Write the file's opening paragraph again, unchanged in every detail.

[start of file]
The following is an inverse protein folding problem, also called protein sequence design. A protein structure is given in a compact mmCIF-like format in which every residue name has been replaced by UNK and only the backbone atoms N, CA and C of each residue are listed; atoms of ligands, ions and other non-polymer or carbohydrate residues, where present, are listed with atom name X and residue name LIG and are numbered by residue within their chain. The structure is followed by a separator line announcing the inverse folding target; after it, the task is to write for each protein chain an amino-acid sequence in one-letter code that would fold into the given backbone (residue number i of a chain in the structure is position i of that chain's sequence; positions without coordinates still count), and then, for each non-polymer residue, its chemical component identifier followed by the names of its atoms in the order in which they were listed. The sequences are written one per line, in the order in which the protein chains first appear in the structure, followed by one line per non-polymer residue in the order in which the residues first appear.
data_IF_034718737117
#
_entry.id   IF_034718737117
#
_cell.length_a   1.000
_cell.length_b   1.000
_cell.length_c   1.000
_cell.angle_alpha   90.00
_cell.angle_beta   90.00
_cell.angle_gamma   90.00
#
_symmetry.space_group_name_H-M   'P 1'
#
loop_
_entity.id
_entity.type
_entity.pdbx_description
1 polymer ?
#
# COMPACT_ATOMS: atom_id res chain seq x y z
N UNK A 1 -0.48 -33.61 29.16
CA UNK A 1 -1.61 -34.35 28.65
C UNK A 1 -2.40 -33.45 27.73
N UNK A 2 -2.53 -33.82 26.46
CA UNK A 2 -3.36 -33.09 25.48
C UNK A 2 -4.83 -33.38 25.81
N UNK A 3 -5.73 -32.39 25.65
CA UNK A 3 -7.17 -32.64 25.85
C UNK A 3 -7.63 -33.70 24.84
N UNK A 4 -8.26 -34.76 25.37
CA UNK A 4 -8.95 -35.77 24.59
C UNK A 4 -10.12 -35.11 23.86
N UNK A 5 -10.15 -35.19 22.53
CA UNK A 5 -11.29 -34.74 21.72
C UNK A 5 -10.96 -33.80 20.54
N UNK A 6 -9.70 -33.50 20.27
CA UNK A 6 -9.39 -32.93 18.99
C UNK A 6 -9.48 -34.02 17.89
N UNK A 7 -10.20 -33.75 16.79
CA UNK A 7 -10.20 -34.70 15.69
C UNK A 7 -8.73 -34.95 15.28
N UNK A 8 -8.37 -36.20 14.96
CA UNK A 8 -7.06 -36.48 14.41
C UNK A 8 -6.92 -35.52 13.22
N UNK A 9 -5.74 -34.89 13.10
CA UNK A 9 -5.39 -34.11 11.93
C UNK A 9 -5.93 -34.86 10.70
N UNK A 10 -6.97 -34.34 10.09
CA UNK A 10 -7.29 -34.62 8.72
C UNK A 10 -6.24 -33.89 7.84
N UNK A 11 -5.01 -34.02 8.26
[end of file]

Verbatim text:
The following is an inverse protein folding problem, also called protein sequence design. A protein structure is given in a compact mmCIF-like format in which every residue name has been replaced by UNK and only the backbone atoms N, CA and C of each residue are listed; atoms of ligands, ions and other non-polymer or carbohydrate residues, where present, are listed with atom name X and residue name LIG and are numbered by residue within their chain. The structure is followed by a separator line announcing the inverse folding target; after it, the task is to write for each protein chain an amino-acid sequence in one-letter code that would fold into the given backbone (residue number i of a chain in the structure is position i of that chain's sequence; positions without coordinates still count), and then, for each non-polymer residue, its chemical component identifier followed by the names of its atoms in the order in which they were listed. The sequences are written one per line, in the order in which the protein chains first appear in the structure, followed by one line per non-polymer residue in the order in which the residues first appear.